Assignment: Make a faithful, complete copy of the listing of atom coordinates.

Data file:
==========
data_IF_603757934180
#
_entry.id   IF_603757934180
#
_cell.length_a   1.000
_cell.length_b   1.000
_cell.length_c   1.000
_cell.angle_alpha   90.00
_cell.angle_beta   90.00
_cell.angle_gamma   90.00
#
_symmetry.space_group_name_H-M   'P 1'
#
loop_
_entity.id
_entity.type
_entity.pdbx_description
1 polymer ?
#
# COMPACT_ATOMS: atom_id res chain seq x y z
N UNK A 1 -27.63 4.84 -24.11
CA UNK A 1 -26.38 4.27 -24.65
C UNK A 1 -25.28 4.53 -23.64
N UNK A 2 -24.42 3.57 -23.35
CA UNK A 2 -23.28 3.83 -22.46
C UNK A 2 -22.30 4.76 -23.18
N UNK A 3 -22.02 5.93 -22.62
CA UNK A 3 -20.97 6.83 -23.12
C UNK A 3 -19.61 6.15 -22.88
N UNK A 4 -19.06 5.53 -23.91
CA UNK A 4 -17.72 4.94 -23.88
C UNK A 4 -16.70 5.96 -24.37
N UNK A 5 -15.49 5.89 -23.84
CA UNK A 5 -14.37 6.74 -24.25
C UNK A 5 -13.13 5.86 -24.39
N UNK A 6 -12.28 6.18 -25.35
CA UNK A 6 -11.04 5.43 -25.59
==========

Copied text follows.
data_IF_603757934180
#
_entry.id   IF_603757934180
#
_cell.length_a   1.000
_cell.length_b   1.000
_cell.length_c   1.000
_cell.angle_alpha   90.00
_cell.angle_beta   90.00
_cell.angle_gamma   90.00
#
_symmetry.space_group_name_H-M   'P 1'
#
loop_
_entity.id
_entity.type
_entity.pdbx_description
1 polymer ?
#
# COMPACT_ATOMS: atom_id res chain seq x y z
N UNK A 1 -27.63 4.84 -24.11
CA UNK A 1 -26.38 4.27 -24.65
C UNK A 1 -25.28 4.53 -23.64
N UNK A 2 -24.42 3.57 -23.35
CA UNK A 2 -23.28 3.83 -22.46
C UNK A 2 -22.30 4.76 -23.18
N UNK A 3 -22.02 5.93 -22.62
CA UNK A 3 -20.97 6.83 -23.12
C UNK A 3 -19.61 6.15 -22.88
N UNK A 4 -19.06 5.53 -23.91
CA UNK A 4 -17.72 4.94 -23.88
C UNK A 4 -16.70 5.96 -24.37
N UNK A 5 -15.49 5.89 -23.84
CA UNK A 5 -14.37 6.74 -24.25
C UNK A 5 -13.13 5.86 -24.39
N UNK A 6 -12.28 6.18 -25.35
CA UNK A 6 -11.04 5.43 -25.59